Midnight, Furnace, Wind
Jake Adam York

Halfway through the second heat, we see him shouting 
from the floor, something to say. Always something to say.
He said the metal had stories to tell, said
he heard them whispering when he tapped the iron.
Heat, he’d say, is just the same goods moving —
iron just mountain running fast as rivers cut it,
its ore, coal, and bone now quick as tongues.
Now he’s running, arms waving, still shouting,
face turning red, but you can’t hear a thing. 
Can’t tell the Bessemers’ blowing from the wind 
or the hiss of quenched steel or the rinse 
someone forgot exploding under molten iron 
in the ladle overhead. But we see the sunrise glow 
spreading on his face, his mouth brightening 
as if those tongues flickered there, and then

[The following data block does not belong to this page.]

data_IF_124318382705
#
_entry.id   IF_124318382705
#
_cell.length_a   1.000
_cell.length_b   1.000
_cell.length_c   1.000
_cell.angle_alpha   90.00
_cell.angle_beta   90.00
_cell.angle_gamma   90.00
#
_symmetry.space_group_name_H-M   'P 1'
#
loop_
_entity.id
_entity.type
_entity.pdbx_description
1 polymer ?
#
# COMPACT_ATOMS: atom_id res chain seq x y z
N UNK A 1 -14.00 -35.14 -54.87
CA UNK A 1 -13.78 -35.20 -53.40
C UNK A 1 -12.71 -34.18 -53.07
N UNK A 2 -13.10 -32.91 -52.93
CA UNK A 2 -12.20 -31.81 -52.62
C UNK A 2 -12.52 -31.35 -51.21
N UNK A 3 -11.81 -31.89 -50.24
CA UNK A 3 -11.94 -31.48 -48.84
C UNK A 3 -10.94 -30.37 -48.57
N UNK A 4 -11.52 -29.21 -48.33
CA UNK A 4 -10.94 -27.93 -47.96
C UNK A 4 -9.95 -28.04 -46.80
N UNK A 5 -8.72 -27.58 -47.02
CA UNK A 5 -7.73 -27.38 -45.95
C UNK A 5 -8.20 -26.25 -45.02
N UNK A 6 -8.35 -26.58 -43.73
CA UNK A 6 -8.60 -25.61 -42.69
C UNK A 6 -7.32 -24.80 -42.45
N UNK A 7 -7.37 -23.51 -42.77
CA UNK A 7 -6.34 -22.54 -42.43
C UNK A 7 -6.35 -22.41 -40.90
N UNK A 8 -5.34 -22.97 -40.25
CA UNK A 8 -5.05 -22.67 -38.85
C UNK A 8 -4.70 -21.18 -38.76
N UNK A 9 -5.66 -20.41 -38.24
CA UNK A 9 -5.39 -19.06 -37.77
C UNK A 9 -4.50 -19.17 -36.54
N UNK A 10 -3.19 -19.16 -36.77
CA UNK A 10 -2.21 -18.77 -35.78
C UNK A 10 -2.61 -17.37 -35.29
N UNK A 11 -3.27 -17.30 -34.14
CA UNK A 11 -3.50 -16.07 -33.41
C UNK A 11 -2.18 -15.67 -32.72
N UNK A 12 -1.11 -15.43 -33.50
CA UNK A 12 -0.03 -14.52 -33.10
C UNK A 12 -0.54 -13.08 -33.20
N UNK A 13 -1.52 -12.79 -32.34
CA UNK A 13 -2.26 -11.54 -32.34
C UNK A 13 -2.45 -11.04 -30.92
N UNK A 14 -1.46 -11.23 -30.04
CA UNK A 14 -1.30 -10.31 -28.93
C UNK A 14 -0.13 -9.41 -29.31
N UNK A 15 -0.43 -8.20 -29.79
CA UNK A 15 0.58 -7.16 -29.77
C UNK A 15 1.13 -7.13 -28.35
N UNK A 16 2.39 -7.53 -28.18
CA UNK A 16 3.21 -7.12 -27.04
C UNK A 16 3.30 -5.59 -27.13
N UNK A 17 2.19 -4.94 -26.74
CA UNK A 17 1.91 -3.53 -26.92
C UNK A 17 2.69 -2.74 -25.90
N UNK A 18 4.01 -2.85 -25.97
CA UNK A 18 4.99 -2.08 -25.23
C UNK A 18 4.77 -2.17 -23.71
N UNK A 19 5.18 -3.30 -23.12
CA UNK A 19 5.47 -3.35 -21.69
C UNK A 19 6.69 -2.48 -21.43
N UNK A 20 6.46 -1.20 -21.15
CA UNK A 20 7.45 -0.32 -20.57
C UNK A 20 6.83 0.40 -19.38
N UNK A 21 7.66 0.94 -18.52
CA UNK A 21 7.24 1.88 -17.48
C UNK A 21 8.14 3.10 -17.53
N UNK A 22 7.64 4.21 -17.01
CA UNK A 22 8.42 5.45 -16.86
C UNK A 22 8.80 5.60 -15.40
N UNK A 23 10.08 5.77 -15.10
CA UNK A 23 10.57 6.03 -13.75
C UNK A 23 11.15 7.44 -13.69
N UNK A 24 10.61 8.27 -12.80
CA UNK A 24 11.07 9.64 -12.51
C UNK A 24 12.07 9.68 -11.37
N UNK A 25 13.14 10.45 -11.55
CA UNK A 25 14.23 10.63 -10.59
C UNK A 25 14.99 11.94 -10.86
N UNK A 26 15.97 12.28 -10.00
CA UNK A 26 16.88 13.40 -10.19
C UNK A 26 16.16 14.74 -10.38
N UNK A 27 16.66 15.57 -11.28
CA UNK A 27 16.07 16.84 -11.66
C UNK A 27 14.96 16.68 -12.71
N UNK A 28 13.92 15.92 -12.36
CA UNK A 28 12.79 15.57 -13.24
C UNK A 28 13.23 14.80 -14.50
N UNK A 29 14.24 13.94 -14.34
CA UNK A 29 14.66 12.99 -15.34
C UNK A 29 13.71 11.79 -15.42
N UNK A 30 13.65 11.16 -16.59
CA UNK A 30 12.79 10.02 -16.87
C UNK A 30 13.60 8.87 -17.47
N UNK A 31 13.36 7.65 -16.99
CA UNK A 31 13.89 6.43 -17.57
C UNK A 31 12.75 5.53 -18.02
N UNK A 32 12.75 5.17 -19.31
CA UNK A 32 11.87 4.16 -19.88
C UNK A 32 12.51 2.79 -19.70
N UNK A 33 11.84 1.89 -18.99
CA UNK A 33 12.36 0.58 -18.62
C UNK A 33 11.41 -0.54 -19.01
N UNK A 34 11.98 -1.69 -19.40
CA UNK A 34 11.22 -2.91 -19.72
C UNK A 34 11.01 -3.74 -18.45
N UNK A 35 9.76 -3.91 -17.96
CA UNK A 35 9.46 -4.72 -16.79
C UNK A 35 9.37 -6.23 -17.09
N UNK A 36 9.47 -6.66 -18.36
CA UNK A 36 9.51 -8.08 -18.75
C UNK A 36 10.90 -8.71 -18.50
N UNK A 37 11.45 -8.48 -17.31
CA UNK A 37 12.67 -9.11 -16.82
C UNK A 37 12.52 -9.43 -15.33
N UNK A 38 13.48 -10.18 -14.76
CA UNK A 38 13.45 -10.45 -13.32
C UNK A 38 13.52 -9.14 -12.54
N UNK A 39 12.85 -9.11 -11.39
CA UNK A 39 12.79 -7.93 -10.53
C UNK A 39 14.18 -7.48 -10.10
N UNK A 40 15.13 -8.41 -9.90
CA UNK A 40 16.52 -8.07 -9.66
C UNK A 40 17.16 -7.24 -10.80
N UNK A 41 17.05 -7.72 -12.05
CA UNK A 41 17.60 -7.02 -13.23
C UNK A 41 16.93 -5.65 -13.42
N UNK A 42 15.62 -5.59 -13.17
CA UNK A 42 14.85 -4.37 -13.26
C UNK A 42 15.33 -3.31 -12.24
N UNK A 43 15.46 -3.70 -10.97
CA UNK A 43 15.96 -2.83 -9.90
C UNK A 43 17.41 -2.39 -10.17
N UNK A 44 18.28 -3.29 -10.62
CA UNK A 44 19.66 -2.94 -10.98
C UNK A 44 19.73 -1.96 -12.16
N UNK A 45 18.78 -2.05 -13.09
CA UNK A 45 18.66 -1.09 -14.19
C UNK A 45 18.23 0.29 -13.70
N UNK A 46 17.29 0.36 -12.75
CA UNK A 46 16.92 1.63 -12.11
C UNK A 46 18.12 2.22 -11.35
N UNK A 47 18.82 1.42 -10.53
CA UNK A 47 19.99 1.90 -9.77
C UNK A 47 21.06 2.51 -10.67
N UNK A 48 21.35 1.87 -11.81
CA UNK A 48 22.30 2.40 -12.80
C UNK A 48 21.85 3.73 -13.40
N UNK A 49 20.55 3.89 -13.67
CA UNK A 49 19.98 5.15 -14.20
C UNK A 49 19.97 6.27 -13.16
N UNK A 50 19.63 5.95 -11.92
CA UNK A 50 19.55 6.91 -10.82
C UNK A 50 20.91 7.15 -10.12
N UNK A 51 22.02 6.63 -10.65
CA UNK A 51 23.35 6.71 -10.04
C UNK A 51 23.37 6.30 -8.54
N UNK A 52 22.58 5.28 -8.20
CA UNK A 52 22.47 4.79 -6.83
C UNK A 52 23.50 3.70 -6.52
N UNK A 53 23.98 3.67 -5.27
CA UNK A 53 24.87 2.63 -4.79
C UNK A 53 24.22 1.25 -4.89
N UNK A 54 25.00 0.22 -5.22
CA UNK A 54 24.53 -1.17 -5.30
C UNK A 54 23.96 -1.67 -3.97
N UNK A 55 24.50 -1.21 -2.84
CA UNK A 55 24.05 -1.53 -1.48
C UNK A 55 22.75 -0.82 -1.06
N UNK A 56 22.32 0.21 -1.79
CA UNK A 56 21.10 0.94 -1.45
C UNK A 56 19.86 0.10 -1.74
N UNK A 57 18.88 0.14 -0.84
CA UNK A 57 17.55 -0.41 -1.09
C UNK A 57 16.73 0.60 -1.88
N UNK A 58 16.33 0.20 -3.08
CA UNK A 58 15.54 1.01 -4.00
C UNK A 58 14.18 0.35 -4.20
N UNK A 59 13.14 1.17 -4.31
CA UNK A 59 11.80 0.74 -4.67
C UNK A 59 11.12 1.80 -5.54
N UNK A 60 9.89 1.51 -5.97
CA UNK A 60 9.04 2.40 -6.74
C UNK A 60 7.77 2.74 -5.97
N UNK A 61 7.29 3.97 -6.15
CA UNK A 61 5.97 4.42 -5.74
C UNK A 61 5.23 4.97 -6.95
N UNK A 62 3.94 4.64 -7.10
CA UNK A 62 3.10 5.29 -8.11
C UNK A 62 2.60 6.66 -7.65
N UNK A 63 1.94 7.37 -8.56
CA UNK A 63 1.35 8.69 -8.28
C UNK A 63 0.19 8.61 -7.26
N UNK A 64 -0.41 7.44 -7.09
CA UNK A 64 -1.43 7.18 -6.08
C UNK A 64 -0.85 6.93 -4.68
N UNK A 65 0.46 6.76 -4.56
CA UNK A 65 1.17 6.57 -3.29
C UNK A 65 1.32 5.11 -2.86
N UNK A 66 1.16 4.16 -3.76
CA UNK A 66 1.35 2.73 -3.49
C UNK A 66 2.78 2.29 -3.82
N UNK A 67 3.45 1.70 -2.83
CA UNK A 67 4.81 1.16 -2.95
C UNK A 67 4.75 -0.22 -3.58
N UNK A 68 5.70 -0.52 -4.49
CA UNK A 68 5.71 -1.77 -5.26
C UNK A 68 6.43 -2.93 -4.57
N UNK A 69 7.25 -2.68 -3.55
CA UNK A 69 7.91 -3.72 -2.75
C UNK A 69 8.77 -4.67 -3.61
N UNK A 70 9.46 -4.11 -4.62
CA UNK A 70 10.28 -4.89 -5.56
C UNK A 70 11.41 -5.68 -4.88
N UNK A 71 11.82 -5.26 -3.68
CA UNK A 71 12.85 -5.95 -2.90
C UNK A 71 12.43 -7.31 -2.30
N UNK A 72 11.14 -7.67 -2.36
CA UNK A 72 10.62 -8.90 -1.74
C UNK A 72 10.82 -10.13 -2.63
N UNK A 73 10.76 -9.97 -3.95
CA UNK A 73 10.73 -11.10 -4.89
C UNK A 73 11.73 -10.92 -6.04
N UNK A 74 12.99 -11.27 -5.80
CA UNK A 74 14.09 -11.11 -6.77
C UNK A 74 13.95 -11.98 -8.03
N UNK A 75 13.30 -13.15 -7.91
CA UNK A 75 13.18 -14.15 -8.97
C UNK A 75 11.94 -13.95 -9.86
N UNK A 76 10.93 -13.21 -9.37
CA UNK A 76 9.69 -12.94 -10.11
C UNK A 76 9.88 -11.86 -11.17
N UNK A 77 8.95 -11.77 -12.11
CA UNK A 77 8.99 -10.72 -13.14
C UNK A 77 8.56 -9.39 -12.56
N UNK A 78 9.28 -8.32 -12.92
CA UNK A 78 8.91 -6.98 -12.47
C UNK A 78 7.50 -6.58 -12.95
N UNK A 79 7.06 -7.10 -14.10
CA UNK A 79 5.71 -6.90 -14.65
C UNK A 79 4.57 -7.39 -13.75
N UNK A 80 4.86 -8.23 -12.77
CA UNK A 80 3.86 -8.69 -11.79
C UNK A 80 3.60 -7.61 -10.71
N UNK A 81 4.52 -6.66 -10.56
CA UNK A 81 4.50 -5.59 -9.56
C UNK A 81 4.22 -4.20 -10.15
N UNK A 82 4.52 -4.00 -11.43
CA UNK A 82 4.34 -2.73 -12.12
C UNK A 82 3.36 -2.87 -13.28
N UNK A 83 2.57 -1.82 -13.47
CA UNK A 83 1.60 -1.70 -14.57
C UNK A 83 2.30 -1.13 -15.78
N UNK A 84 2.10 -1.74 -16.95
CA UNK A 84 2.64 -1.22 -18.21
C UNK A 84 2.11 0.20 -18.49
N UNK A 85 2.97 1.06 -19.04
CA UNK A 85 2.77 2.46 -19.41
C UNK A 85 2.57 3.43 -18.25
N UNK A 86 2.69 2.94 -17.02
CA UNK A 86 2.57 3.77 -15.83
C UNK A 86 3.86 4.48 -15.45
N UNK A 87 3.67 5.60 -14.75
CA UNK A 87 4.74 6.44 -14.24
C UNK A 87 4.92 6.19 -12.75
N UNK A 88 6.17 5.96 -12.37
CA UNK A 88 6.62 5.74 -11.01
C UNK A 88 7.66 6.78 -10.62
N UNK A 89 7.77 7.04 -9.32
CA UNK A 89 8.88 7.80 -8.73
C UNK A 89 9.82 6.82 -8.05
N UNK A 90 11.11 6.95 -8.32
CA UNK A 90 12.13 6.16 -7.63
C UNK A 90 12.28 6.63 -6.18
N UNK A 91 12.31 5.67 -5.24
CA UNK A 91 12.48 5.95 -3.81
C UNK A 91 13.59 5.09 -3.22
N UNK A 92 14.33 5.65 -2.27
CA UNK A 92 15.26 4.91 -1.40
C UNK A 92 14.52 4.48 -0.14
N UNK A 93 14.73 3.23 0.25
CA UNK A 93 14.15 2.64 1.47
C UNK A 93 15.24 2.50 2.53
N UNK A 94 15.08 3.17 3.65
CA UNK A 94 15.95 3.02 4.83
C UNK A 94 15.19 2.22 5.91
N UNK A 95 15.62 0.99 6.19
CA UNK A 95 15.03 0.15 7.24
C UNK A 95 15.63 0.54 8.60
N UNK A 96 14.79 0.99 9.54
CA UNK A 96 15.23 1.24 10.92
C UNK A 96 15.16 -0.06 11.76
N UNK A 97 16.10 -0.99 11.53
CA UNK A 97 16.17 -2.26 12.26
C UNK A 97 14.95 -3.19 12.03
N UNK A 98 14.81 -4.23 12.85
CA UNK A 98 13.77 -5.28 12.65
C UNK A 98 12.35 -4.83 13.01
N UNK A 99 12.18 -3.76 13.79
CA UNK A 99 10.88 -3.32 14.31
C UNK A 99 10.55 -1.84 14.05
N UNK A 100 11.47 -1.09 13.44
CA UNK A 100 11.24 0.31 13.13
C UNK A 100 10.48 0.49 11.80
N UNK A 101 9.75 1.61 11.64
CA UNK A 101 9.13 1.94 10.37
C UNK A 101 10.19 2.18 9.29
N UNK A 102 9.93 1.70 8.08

the metal cauling him, a man of fire, walking, then 
reaching out, then gone.

                                                            One night,
when the blast sparks swarmed like yellowjackets, 
I breathed one in, coughed back a sphere of metal
still cooling in a whisper of spit. That was all we found,
beads that rolled for the drains, and a quiet 
that held for weeks, steam hiss scattering everyone.
I’d sit, the foremen yelling in my radio, remembering 
his face, bathed in light, something like a smile 
curling there, the way he cocked his head as if to listen 
to the burn. The sort of thing we should have heard.
It sounds like the spaces between the yelling,
a little squelch then static waiting to be broken, 
like his open empty mouth, like watching him shout
and hearing nothing but the rush,
everyone deaf to what the metal said.
Originally appeared in Third Coast

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